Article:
The Confor foam has been extensively tested. If the correct foam density is used (you want the firm/very firm stuff for most of the available stroke distance, with about 1/2" or a bit more of the softer Confor foam on top for comfort) and in sufficient depth (3" is very good, but even an inch or two provides a lot of protection), it can definitely reduce the risk of spinal injury in a crash. Some other foams might be okay, but I'd want to see real data. Regular upholstery foam bottoms out too quickly and can actually increase spinal loading compared to no cushion at all. Some polystyrene foams don't crush enough and produce higher than optimum loadings.
The glider guys have done lots of good research on this. It's worth doing some research of your own. The tested viscoelastic foams are what I would trust the most.
Edited to add: Here's a good article from Kitplanes on making seats, including tips on carving foam.
 
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mikoman

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I have used this product or similar for many, many race car seats and inserts. For Endurance racing we have a seat base and each driver has thier own insert that positions them so that they simply swap them out at the drivers change and there is no need to adjust anything except the belts. Very comfortable for hours in the seat, crash tested (unfortunately) and easily replaceable.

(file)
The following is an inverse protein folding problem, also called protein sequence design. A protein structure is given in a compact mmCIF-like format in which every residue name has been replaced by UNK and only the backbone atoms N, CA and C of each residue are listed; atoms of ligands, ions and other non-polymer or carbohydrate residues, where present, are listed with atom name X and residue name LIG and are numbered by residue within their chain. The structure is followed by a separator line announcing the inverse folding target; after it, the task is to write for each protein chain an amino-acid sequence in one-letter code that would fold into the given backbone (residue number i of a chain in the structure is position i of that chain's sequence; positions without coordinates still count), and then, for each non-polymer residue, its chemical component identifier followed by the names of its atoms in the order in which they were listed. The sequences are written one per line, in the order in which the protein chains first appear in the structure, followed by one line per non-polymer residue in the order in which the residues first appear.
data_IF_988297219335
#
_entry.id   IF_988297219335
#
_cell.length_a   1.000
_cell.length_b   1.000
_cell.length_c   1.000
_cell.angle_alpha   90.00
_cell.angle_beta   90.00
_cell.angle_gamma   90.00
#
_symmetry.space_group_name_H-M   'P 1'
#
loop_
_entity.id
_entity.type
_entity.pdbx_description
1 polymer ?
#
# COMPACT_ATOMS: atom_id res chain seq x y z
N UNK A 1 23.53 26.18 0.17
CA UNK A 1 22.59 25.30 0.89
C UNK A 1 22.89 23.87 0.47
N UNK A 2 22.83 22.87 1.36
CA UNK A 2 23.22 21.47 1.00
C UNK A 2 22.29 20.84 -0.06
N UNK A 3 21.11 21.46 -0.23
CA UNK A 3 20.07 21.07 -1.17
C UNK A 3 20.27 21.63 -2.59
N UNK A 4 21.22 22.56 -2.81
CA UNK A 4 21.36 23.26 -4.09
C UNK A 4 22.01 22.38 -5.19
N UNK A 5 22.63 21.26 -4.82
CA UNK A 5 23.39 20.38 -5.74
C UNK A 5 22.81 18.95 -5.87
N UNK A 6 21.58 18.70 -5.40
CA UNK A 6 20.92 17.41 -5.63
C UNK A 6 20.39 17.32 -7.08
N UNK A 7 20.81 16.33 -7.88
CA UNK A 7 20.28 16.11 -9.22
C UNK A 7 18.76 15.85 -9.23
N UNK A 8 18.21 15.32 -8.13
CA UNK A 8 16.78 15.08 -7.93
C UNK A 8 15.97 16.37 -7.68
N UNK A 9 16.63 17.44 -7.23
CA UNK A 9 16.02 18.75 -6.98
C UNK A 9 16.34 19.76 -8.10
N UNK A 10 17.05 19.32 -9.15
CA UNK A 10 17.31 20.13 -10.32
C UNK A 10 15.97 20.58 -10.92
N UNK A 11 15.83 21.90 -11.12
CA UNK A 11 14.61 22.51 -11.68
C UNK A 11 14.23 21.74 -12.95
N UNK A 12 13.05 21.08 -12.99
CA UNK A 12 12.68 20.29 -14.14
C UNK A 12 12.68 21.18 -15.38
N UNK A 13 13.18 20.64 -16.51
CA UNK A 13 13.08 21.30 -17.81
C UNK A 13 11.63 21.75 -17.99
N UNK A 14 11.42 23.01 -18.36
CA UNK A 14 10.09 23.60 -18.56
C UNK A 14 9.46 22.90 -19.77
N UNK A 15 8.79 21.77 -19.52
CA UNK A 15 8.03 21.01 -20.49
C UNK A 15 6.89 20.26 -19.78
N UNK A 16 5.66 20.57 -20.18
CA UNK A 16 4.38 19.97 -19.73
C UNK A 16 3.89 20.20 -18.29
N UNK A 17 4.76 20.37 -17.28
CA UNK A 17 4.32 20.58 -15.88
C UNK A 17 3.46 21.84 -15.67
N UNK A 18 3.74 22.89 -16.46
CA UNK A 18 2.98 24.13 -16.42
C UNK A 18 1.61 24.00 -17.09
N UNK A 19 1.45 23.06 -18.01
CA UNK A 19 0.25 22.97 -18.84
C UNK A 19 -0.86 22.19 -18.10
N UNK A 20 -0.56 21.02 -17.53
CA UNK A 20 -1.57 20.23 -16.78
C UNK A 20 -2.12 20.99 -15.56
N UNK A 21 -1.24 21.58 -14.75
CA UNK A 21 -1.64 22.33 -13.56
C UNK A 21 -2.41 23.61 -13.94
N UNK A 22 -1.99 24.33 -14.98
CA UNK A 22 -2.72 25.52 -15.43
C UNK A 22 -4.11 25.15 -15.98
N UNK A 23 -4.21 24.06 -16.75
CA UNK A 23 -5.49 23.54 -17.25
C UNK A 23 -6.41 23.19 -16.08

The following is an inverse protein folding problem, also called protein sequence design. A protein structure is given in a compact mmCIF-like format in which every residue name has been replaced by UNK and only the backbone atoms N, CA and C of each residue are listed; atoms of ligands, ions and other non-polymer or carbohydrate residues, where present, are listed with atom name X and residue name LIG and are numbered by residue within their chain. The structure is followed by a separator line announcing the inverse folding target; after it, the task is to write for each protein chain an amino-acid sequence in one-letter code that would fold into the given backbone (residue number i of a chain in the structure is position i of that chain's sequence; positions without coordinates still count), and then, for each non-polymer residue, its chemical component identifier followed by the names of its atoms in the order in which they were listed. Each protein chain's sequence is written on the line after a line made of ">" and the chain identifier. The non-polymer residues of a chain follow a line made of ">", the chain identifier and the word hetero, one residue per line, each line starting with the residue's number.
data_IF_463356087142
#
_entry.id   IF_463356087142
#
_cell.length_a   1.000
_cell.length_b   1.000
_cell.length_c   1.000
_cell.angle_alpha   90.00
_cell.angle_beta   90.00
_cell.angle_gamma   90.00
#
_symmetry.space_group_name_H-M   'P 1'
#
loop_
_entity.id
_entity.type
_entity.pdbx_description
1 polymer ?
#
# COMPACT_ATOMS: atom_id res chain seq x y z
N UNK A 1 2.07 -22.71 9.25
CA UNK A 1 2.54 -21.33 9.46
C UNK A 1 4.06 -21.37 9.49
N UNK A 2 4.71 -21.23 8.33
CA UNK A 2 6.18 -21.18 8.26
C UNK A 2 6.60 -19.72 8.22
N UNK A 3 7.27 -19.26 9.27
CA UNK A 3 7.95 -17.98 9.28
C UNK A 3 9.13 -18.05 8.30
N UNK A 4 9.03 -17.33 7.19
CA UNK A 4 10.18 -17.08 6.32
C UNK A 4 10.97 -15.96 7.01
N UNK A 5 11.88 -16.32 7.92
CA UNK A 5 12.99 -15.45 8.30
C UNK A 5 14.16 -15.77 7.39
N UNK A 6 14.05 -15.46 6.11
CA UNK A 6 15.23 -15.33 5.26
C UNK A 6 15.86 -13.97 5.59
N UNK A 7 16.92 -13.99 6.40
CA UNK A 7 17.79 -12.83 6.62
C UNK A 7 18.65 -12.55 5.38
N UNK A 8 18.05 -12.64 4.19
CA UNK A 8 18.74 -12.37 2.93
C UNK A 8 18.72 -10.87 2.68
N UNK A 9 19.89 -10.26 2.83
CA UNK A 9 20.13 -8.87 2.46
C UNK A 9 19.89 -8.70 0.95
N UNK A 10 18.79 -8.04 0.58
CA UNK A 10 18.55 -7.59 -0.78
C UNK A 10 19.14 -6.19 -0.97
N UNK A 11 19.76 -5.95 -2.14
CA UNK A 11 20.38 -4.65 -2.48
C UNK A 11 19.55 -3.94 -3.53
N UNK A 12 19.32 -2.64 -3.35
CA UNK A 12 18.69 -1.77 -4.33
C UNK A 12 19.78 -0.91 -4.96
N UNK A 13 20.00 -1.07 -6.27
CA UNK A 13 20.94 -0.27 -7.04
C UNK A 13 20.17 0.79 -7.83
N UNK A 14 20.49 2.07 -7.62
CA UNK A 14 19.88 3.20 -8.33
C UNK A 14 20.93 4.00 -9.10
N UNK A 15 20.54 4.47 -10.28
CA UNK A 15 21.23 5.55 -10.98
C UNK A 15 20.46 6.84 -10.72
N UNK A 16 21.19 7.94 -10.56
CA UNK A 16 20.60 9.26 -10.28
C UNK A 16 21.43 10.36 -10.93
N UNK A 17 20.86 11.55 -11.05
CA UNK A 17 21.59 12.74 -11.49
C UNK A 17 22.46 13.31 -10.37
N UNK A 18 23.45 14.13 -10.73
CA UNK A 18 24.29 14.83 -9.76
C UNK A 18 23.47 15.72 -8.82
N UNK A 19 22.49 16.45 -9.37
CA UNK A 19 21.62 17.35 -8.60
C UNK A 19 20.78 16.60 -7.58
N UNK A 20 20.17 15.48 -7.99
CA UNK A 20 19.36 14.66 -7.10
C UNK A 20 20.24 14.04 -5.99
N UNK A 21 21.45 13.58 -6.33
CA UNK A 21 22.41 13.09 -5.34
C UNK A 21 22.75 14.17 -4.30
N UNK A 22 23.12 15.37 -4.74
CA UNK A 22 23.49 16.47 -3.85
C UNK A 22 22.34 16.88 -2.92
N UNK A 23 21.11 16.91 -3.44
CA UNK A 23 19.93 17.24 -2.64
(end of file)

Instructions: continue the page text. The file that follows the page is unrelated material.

Creafoam Bead Seat Kit - Pegasus Auto Racing Supplies
Thank you for the link to Pegasus. Have used conformant foam on my motorcycle. Am completing a Cozy 3. this will be very helpful. yes I know it is an old post but I was still able to access those companies. Shout out to others that have posted.
 

Dancball

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Wow, guys thanks for the info. I'm gonna need to print this and hash over all the information. I can see a few experiments with seat configurations in my future.
 

Lendo

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This is just a suggestion, I have found those Wheelchair and Motorbike Cushions of Molded Air cells, perfect for relieving those developing sore points on long distance travel. It just take a sight weight movement to adjust the support. I've travelled all around the USA and Australia on Motorbikes for up to 16 hours a day.
George